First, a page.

Maternal Thyroid Anomalies and Risk of ASD

Poster Presentation
Saturday, May 12, 2018: 11:30 AM-1:30 PM
Hall Grote Zaal (de Doelen ICC Rotterdam)
R. S. Rotem1, G. Chodick2, M. Davidovitch3, R. Hauser1, B. A. Coull1, G. Koren2 and M. Weisskopf1, (1)Harvard T.H. Chan School of Public Health, Boston, MA, (2)Maccabi Institute for Research and Innovation, Tel Aviv, Israel, (3)Medical Division, Maccabi Healthcare Services, Tel Aviv, Israel

Thyroid hormones are essential for appropriate fetal brain development. The hormones play pivotal roles in numerous key neurodevelopmental processes, including fetal neural cells migration and synapse formation. Some preliminary evidence suggests that hypothyroidism or hypothyroxinemia is associated with autism spectrum disorders (ASD), but available data are inconsistent and rely heavily on cross-sectional observations. Moreover, the fetus is dependent on maternal supply of thyroid hormones during the first months of gestation. Very low levels of maternal thyroid hormones have been associated with reduced IQ and cretinism in the child, but the effects of more minor maternal thyroid conditions are less clear.


To evaluate the risk of ASD in children born to mothers with thyroid anomalies, and the relation between maternal thyroid hormone levels during pregnancy and risk of ASD.


The study included 436,188 singleton pregnancies ending in a live birth occurring between January 1, 1999 through December 31, 2013 in a large sick fund in Israel. Data on ASD diagnoses, maternal thyroid conditions, drug dispensing information and lab results were obtained through December 31,2016. Mothers with thyroid conditions were identified through ICD-9 codes with subsequent validation of the diagnoses through review of medication dispensing data and laboratory results. ASD cases were identified through ICD-9 codes with further verification of case status through review of medical records. Analyses of thyroid abnormality diagnoses were performed using generalized estimating equation (GEE) logistic regression models with adjustment for potential confounders. Analysis of gestational lab test results was performed using general additive models using penalized splines.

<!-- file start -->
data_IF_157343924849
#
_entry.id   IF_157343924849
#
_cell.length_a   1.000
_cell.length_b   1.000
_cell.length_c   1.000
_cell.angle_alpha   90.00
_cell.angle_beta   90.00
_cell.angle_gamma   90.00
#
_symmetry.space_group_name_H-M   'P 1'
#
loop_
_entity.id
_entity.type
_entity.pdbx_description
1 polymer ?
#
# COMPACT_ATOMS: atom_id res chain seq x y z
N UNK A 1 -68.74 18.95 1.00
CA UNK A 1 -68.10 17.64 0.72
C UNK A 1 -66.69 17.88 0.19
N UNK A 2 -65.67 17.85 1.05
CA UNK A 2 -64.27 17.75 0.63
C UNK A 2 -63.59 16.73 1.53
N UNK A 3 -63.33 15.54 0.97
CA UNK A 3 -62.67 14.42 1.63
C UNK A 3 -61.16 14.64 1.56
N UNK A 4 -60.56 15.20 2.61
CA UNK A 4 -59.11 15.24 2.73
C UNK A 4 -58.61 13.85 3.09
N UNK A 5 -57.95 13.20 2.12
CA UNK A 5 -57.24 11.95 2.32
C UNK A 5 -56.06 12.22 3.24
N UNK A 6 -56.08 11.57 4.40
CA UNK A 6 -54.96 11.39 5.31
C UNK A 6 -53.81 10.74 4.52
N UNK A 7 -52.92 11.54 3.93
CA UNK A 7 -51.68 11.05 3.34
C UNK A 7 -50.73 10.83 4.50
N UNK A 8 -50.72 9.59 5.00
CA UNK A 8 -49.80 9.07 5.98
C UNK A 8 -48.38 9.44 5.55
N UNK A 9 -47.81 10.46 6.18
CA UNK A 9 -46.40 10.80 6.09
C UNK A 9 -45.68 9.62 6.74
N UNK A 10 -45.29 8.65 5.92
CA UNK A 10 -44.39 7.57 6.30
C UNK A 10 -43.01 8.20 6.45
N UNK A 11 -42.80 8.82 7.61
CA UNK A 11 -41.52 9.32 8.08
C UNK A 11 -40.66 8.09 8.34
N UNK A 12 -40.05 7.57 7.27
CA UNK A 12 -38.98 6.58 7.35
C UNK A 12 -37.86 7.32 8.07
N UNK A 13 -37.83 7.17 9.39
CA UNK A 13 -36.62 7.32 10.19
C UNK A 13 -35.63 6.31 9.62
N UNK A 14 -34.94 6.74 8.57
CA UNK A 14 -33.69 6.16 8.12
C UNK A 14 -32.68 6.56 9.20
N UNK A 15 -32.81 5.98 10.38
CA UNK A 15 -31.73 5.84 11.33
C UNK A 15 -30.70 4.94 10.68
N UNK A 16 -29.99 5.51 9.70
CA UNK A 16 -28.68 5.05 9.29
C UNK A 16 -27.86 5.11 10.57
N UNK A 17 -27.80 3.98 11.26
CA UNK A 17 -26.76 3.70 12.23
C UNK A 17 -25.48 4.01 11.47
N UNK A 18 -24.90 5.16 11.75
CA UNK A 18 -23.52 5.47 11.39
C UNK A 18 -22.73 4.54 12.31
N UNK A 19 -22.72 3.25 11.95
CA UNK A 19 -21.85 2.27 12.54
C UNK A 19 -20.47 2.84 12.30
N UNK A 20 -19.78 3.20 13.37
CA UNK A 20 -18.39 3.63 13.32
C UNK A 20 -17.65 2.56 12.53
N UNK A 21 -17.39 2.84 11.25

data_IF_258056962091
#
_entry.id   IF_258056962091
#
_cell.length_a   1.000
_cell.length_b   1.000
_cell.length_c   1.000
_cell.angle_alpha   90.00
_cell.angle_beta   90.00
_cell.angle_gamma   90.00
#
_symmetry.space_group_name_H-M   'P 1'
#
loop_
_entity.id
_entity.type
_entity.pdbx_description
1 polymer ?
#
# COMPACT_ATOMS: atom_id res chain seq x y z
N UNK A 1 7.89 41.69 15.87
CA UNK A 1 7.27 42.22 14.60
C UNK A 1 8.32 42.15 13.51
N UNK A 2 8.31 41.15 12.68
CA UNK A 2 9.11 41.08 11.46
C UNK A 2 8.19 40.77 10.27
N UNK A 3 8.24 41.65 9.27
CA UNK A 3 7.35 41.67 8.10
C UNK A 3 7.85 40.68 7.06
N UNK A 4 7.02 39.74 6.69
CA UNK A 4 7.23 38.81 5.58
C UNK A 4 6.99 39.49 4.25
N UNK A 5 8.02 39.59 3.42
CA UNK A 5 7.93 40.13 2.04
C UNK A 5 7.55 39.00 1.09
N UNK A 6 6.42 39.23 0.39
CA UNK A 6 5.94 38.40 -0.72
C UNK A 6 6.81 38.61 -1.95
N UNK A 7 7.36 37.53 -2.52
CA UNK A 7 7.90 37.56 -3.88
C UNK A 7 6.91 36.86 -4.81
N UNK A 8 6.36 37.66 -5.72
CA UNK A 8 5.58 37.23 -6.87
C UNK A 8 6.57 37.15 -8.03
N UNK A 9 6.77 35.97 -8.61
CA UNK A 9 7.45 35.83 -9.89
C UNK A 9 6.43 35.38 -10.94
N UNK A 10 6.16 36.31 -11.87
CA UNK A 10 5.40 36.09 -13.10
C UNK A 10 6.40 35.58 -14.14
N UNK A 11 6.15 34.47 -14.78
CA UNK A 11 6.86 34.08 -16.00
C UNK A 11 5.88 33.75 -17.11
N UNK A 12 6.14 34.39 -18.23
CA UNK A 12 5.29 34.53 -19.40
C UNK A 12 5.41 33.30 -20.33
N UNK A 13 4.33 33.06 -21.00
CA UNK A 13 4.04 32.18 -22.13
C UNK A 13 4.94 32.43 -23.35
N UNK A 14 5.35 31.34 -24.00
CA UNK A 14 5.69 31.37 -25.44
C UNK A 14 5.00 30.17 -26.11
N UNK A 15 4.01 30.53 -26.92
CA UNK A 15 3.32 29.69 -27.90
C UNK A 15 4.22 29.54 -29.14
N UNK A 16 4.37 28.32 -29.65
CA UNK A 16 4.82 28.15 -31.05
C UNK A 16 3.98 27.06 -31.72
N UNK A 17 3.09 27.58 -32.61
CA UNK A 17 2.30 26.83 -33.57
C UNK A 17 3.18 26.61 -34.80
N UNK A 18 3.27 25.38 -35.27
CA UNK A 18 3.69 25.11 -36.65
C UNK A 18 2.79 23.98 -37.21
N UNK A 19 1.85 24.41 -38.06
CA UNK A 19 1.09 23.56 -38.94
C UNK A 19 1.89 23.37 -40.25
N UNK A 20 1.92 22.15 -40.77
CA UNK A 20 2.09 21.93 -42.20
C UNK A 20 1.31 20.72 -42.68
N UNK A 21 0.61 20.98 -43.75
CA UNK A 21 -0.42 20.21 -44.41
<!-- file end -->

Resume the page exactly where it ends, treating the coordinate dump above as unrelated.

Mothers who had ever experienced hypothyroidism were at a higher risk of giving birth to a child with ASD compared to women without thyroid conditions (OR=1.24, 95% C.I:1.08-1.41). Further stratification based on the time of first diagnosis relative to the birthdate of the child suggested that the effect was mostly driven by diagnoses given prior to birth (OR=1.27, 1.08-1.50), although borderline statistically significant effects were also seen with diagnoses first given post-birth (1.18, 0.98-1.42). Analysis of pregnancy TSH levels and ASD risk suggested an inverted U-shaped dose-response curve, with higher risks at moderately-elevated levels but not at the highest levels. Associations between hyperthyroidism and ASD were less consistent.


The results suggest that maternal hypothyroidism could be a risk factor for ASD. The attenuated effects at the highest pregnancy TSH levels could be due to the higher prevalence of women subsequently treated with thyroid replacements, or indicate other differences in this subgroup. This attenuation may suggest that starting treatment for mothers with borderline low thyroid dysfunction could be beneficial and potentially indicate that thyroid screening in pregnant women, especially those with a history of thyroid anomalies, should be considered. Since thyroid levels are highly influenced by numerous environmental triggers, the possible role of maternal thyroid anomalies in ASD needs further exploration.

See more of: Epidemiology
See more of: Epidemiology